The team spent the final 3 days in Kasait Clinic, down the hill from Railaco and not far from Liquiça district. The clinic is fairly new and clean, so it is a real treat for the team to live and work in. Super-organised and helpful, Sr Eliza and her assistant, Manuela, ensured a steady flow of patients from the school and community, without the usual crowd of onlookers (a feat bordering on impossibility!), and provided invaluable assistance with translating, reassuring patients and administration. The second last day was a Sunday, a quiet day in a Catholic country, so with few patients, this enabled Bella to give Nico a much-needed refresher in infection control and gave the team some much needed downtime at Black Rock. (Pic: Curious kids in Fahite)nico in training

Nico was a hit with the rest of the team. They found him to be a diligent and highly motivated clinician, who is compassionate and well-mannered, who develops excellent rapport with patients and puts a great deal of effort into every task. That is truly music to our ears! We count ourselves very lucky to have found him. We only have two real issues – we have to break him out of some bad clinical habits that he has picked up along the way, and we still have to improve our communication – but all Timorese seem to soak up different languages effortlessly. Since putting him through one term of English lessons, Nico’s English has already improved greatly! This team put a great deal of mentoring time in with Nico, which has increased his skills and his confidence. With each team’s effort, he just gets better! (Pic above: Nico in training. Pic below: The team in Kasait with Father EJ, JM, JW, BM, Nico, Sr Eliza and Manuela)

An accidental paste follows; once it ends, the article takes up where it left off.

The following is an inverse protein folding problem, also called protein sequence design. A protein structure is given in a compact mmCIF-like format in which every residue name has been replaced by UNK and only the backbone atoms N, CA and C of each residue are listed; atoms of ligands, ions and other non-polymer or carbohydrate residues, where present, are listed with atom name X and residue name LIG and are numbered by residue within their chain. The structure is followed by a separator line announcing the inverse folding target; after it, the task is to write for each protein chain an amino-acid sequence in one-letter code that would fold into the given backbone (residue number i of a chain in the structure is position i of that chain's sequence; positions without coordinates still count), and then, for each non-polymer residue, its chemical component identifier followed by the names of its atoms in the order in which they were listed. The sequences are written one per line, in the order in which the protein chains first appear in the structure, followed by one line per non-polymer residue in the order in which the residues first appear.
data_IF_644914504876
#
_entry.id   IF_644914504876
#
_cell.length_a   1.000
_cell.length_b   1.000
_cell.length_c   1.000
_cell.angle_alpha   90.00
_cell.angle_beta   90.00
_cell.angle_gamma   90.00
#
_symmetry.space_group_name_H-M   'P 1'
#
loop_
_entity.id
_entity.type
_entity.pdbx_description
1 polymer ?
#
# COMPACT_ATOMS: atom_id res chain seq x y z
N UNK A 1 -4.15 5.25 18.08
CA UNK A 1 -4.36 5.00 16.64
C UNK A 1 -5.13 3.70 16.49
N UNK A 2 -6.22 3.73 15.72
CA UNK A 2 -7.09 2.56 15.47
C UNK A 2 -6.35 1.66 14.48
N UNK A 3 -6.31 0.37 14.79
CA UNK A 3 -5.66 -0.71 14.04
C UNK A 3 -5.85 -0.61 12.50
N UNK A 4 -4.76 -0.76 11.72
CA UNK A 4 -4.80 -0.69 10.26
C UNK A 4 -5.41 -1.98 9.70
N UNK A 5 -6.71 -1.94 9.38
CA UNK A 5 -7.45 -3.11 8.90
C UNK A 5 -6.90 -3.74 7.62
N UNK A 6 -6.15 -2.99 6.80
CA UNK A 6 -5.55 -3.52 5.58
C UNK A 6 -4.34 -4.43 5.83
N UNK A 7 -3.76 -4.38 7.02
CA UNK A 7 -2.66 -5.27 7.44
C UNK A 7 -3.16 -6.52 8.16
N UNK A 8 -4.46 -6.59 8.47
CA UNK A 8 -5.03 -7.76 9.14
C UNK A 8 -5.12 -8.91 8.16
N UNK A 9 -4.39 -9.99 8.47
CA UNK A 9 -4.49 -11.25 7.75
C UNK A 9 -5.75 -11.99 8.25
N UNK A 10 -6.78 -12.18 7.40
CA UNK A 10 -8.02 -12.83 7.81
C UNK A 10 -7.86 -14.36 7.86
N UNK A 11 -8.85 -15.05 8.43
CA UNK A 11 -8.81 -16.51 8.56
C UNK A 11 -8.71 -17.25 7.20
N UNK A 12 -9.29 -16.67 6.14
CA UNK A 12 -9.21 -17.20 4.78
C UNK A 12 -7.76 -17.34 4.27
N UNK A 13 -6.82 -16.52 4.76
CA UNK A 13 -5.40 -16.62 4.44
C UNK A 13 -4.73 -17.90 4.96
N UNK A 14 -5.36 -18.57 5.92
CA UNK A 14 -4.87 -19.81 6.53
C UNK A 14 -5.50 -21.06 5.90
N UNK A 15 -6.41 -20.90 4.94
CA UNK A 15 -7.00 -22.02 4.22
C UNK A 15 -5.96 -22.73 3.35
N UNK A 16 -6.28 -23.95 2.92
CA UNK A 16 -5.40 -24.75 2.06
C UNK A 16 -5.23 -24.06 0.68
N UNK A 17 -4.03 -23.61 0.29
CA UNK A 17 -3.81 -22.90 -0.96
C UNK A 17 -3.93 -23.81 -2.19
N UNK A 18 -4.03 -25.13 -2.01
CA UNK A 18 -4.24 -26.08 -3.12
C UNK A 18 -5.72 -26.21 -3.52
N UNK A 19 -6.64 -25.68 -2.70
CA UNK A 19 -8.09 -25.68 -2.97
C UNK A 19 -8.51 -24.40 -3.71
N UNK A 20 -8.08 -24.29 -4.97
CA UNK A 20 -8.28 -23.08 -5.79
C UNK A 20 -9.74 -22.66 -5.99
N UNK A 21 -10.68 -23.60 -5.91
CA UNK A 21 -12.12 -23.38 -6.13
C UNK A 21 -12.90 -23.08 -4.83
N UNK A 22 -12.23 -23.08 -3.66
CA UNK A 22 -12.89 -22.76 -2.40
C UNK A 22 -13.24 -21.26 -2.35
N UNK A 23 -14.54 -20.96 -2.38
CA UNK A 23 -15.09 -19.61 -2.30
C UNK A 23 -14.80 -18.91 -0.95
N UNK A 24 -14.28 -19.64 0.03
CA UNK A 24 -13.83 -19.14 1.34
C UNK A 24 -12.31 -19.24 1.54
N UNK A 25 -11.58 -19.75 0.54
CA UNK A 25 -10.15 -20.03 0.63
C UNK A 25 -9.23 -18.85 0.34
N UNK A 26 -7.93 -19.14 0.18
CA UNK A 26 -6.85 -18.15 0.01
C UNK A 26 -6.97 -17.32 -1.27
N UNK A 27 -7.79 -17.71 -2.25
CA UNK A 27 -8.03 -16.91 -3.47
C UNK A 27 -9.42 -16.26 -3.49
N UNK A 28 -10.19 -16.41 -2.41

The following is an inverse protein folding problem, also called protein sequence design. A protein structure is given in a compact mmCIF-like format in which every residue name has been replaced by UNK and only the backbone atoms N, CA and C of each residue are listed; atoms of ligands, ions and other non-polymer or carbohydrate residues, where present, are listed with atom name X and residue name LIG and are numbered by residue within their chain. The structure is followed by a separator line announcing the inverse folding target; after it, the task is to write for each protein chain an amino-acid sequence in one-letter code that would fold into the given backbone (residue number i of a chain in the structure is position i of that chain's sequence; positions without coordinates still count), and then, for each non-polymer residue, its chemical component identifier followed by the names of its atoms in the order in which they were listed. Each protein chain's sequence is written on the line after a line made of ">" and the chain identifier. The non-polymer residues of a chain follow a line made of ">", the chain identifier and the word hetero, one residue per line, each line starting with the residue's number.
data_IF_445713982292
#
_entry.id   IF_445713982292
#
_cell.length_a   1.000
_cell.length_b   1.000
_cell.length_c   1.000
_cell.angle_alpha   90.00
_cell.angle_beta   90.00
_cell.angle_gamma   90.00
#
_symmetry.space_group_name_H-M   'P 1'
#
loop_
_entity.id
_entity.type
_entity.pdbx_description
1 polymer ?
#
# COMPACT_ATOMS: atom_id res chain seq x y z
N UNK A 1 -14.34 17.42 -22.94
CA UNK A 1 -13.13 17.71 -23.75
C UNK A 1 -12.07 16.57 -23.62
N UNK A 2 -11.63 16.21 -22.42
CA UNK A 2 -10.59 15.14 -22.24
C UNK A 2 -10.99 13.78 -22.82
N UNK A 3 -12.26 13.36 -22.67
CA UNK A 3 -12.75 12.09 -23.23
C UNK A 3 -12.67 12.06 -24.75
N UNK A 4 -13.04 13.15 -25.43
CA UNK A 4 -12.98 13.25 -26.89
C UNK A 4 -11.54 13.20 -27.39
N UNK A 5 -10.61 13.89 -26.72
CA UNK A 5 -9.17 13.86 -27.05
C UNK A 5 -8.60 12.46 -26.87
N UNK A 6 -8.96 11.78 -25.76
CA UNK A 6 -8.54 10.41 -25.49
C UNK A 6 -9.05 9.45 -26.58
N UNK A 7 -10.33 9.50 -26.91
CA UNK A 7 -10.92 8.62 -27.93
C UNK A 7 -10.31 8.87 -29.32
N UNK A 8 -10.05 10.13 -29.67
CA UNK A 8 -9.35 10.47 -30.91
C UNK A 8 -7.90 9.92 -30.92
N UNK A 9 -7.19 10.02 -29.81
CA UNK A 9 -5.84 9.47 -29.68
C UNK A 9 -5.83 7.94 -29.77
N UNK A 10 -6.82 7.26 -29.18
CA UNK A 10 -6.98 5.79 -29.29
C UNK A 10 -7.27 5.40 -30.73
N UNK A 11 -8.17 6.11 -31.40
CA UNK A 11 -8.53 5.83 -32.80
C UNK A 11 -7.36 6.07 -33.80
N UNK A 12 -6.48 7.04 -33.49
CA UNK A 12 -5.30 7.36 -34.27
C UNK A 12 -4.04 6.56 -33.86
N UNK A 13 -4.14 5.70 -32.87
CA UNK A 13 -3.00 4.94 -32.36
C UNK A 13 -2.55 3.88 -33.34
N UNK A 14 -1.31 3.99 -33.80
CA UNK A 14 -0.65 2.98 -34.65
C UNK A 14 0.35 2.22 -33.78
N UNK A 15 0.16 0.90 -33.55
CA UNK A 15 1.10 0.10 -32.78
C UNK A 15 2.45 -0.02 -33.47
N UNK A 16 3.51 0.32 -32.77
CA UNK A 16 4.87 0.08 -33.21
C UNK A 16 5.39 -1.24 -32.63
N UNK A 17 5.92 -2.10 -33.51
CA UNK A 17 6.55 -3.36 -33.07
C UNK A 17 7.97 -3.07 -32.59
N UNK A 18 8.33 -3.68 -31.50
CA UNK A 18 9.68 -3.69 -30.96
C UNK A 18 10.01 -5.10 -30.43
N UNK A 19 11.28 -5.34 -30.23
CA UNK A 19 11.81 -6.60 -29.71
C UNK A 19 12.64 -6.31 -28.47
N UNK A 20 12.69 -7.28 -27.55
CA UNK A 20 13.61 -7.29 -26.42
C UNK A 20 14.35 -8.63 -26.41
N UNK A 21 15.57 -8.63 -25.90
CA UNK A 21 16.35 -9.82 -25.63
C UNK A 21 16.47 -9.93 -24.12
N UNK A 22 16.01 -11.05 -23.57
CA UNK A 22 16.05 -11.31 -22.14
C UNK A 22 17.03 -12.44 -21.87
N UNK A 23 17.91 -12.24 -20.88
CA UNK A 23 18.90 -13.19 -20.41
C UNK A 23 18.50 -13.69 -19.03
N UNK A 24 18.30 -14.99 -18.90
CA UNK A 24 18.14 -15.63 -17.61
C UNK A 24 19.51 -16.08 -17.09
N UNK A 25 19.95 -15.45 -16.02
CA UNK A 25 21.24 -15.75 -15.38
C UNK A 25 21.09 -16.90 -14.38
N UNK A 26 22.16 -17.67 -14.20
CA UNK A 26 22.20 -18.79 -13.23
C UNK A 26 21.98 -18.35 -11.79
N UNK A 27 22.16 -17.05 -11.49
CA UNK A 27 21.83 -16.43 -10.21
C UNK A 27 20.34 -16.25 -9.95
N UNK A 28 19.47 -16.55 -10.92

kasait teamThe team suffered through the usual equipment issues that make working in TL a challenge – this time the other suction unit played up (our main suction motor was being repaired in the Sunny Coast), our slow speed drill units went on a go-slow industrial action and our autoclave developed disco lights. In addtion, one of the portable chairs developed a fault in which the back suddenly drops – no chance of falling asleep for our already apprehensive patients! Never a dull moment. I see maintenance in the future of the following team. Thankfully, the team’s exit was smoother than their entry and they managed to get home without incidence.